Several banks are leaving Harare’s central business district (CBD) which is becoming increasingly informalised.
They are establishing their headquarters in the affluent suburb of Borrowdale, escaping overcrowding and traffic congestion, The Independent reported citing reports by property experts. The publication quotes a Harare-based real estate professional Kura Chihota as saying:
The Harare CBD is in transition from all in one financial, political and commercial centre to a city premised on increasingly informalised retail and a transport hub.
The city council relaxed zoning requirements and allowed commercial uses in neighbouring suburbs of Milton Park, Alexander Park, Eastlea and Belgravia to name some. Smaller corporates and individuals chose to buy and convert existing houses to commercial uses.
The stand sizes are somewhat restrictive and users of larger space needed to look elsewhere.
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Chihota highlights that tenants in Harare’s CBD have taken on the responsibility of water, power, and refuse removal due to the municipality’s struggle to provide these services. The CBD is experiencing congestion exacerbated by the influx of affordable ex-Japanese vehicles used for public transport.
Chihota’s report, titled “Banking on Borrowdale – A commentary,” mentions banks like Stanbic Bank Zimbabwe, NMB, First Capital, and Ecobank considering relocation or already having moved. Stanbic is constructing a 7,600 sqm headquarters near the Borrowdale Race Course, enabling them to leave the CBD. NMB’s head office sits on a 3,700 sqm property along Borrowdale Road. He said:
A stalwart of First Street in the Harare CBD, the original Barclays Bank will develop a new suite of offices as First Capital Bank. The site acquired is larger than immediate requirements and the balance of the land remains an investment option for future expansion and or development.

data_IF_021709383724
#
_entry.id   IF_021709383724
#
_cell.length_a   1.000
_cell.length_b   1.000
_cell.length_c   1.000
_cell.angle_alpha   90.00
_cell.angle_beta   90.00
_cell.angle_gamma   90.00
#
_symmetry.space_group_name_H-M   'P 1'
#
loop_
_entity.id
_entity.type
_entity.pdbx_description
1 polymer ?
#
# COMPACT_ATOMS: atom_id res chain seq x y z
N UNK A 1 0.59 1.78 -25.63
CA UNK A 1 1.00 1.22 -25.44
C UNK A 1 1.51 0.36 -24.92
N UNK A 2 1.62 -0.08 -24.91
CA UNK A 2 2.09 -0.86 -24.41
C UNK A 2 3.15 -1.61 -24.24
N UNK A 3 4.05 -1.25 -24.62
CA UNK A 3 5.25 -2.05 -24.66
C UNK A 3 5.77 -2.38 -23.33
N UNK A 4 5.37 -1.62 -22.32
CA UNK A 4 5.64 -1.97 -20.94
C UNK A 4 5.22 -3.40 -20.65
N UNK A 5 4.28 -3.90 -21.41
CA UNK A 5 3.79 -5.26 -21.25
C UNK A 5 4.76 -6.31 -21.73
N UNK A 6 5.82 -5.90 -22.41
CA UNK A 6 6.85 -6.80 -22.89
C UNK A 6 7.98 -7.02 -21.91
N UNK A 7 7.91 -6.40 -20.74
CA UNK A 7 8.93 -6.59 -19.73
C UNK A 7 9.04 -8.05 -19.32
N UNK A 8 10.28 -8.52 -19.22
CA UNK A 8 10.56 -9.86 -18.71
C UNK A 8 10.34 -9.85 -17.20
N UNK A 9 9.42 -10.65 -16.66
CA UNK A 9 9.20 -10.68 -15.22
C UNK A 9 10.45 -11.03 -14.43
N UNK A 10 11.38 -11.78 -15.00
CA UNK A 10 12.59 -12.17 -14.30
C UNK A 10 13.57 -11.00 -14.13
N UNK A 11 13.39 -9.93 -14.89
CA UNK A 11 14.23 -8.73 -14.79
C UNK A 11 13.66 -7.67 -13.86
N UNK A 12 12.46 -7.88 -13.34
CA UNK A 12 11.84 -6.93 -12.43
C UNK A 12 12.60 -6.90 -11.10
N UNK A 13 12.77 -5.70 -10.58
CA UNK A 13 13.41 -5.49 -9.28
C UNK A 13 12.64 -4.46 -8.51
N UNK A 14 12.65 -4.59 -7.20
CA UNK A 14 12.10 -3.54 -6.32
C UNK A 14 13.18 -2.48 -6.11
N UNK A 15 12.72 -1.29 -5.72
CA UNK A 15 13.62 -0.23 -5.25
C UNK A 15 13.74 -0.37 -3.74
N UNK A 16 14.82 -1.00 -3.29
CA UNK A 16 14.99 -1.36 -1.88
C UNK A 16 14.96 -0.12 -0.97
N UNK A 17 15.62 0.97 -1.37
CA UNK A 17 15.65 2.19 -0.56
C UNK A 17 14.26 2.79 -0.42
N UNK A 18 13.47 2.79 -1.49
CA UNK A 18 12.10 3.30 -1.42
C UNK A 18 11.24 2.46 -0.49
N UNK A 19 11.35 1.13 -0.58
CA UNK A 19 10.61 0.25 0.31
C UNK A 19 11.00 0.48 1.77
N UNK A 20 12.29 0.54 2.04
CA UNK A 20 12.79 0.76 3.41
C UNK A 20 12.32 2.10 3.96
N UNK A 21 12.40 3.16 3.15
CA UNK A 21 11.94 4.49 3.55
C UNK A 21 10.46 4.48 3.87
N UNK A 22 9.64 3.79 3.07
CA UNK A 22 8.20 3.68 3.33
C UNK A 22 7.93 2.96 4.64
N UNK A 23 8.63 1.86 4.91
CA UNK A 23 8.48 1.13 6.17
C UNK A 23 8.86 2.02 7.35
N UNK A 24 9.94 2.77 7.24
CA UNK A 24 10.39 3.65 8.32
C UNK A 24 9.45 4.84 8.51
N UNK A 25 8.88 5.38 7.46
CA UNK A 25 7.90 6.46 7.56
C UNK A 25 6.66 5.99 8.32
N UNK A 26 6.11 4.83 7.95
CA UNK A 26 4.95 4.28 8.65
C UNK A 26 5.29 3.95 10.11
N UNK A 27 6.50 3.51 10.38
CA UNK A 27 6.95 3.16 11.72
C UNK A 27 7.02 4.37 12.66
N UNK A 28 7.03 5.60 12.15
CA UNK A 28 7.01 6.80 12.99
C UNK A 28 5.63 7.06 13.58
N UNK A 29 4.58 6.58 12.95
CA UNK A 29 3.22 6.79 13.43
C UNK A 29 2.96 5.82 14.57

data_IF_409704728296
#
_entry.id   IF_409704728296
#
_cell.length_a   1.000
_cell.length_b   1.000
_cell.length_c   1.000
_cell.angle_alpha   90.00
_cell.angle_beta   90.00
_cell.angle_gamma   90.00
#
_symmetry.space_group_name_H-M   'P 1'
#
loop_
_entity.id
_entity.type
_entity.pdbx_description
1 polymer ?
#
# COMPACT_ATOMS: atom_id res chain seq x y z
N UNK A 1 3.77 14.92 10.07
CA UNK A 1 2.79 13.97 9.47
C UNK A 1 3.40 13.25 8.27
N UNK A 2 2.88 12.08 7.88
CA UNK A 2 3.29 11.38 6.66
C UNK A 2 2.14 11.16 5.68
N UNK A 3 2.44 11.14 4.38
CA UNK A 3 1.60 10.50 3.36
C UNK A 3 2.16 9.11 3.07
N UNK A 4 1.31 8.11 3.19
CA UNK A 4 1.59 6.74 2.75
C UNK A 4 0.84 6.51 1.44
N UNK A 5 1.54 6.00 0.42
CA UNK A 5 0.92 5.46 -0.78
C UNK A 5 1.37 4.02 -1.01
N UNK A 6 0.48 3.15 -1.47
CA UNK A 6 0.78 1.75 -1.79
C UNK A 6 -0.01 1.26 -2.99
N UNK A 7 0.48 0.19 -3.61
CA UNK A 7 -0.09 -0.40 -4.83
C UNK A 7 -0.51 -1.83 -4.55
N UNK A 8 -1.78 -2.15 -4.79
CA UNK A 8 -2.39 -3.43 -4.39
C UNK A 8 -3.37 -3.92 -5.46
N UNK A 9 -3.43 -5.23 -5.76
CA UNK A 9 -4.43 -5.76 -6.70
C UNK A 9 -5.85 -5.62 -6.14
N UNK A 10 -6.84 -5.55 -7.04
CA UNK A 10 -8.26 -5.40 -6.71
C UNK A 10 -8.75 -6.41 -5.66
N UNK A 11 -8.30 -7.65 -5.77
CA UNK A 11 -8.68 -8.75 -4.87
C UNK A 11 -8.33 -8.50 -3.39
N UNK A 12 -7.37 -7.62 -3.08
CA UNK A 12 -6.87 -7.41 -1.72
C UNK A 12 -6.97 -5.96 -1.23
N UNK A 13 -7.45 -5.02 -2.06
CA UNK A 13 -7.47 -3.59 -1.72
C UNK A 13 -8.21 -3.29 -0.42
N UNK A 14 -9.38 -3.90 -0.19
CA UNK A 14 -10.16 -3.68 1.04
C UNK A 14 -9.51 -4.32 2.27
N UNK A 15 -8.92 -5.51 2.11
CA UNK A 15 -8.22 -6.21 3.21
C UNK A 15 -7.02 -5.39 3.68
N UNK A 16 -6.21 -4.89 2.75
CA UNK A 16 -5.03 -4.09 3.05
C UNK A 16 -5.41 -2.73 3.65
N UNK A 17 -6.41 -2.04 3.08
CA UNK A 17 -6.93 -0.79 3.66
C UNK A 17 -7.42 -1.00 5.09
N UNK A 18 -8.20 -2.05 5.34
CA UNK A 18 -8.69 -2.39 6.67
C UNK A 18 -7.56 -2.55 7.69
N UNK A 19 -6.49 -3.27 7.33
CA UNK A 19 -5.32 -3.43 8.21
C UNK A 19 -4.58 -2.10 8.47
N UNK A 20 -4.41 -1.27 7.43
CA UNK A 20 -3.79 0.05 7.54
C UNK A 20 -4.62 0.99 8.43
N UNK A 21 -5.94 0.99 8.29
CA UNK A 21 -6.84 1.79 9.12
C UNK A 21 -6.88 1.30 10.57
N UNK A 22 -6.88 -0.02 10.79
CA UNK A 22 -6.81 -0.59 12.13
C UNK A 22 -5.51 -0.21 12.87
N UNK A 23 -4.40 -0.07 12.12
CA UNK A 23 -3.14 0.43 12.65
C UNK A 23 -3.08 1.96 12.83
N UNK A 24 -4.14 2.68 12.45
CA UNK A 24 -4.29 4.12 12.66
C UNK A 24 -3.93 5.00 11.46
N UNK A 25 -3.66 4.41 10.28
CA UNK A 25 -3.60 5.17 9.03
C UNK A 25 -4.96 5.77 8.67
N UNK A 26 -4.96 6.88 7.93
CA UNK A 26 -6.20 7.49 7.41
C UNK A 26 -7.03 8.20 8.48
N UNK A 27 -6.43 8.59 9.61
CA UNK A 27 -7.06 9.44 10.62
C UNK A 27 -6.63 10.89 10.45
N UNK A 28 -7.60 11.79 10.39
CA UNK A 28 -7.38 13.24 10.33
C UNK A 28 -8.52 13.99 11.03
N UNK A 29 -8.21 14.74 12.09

Ecobank, currently occupying units in the office park adjacent to Sam Levy Village, will move across the road to a development underway, literally across the road, on the corner of Piers and Borrowdale Lane.
Due to low traffic in suburban areas, banks are targeting a new clientele and relocating from the CBD. Property expert Washington Musiiwa noted that Stanbic has established a presence in Belgravia, and AFC Holdings recently opened in Westgate. Additionally, two other banks are actively seeking properties south of Samora Machel Avenue. Musiiwa added:
This shift reflects banks’ desire to follow their customers and tap into emerging investment opportunities outside the city center. Borrowdale is quite the ideal place.
According to Musiiwa, banks are choosing to move from the CBD for various reasons, which are often revealed when they search for new properties. The CBD has lost its appeal due to overcrowding and lack of parking space, making it generally unfavourable for banks and their customers.
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